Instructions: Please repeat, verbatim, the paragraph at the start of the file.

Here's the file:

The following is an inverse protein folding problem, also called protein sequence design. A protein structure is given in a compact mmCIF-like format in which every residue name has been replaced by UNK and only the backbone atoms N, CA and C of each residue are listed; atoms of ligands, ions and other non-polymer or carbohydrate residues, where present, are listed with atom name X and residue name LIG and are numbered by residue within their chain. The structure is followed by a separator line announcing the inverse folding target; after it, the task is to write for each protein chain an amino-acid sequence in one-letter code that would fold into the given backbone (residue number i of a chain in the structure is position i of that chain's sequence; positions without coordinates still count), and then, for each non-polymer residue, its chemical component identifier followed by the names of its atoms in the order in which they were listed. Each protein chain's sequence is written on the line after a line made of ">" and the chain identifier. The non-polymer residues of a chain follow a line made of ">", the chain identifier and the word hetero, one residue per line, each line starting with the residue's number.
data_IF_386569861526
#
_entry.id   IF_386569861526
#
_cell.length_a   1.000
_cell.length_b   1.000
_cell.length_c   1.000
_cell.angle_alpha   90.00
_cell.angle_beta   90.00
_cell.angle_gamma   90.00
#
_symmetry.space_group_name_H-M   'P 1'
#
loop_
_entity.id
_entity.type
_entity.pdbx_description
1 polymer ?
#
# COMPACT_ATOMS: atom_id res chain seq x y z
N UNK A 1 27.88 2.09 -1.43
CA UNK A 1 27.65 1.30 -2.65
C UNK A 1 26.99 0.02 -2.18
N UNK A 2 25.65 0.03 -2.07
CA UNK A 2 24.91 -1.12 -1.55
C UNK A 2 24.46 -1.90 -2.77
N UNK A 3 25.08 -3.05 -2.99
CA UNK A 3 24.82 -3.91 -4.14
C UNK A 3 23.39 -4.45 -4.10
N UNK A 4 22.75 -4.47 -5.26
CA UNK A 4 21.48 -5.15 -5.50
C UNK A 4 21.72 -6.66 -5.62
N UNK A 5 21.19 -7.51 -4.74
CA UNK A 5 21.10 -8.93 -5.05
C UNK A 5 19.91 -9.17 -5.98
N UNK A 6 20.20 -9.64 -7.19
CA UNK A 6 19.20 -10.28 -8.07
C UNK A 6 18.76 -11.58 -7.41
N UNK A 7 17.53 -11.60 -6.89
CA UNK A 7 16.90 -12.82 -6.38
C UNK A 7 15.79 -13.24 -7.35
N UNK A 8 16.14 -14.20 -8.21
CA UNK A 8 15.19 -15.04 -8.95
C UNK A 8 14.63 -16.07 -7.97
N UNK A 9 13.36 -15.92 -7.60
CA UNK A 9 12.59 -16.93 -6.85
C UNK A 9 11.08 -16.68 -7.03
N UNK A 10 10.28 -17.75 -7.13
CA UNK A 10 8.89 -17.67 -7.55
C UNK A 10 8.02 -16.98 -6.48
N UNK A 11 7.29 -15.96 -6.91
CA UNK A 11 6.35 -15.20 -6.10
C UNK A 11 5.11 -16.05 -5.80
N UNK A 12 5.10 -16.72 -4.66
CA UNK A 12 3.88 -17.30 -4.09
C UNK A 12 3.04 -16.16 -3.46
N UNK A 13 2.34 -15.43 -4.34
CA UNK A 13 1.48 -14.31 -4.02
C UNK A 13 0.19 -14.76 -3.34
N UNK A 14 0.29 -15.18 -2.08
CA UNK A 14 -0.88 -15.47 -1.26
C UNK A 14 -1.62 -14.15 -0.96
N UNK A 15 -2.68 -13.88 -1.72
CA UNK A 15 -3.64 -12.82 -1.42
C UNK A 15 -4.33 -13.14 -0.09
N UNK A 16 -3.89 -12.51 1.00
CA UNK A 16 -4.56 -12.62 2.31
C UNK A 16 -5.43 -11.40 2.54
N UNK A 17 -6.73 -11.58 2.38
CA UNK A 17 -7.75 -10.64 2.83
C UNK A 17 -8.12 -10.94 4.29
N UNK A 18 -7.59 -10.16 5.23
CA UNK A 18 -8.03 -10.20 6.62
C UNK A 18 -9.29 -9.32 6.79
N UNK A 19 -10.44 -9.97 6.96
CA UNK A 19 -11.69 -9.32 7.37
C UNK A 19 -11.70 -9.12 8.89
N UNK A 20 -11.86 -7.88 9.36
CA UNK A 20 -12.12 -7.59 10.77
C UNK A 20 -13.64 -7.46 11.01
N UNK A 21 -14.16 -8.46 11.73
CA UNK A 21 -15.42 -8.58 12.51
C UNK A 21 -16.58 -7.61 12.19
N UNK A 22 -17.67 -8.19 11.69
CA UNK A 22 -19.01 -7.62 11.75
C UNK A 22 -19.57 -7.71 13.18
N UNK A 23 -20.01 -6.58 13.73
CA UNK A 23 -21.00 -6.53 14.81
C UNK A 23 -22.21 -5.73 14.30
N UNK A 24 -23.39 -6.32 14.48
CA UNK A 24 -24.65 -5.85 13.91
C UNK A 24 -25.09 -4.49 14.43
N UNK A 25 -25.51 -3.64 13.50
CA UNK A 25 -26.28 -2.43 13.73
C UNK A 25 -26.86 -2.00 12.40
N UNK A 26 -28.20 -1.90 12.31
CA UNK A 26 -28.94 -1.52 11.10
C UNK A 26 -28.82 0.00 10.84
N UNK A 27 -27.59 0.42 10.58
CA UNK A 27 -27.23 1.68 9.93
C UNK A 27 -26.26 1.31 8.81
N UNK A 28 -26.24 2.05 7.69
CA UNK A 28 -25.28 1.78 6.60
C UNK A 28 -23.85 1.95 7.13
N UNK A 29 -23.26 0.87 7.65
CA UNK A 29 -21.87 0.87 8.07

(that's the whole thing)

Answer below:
The following is an inverse protein folding problem, also called protein sequence design. A protein structure is given in a compact mmCIF-like format in which every residue name has been replaced by UNK and only the backbone atoms N, CA and C of each residue are listed; atoms of ligands, ions and other non-polymer or carbohydrate residues, where present, are listed with atom name X and residue name LIG and are numbered by residue within their chain. The structure is followed by a separator line announcing the inverse folding target; after it, the task is to write for each protein chain an amino-acid sequence in one-letter code that would fold into the given backbone (residue number i of a chain in the structure is position i of that chain's sequence; positions without coordinates still count), and then, for each non-polymer residue, its chemical component identifier followed by the names of its atoms in the order in which they were listed. Each protein chain's sequence is written on the line after a line made of ">" and the chain identifier. The non-polymer residues of a chain follow a line made of ">", the chain identifier and the word hetero, one residue per line, each line starting with the residue's number.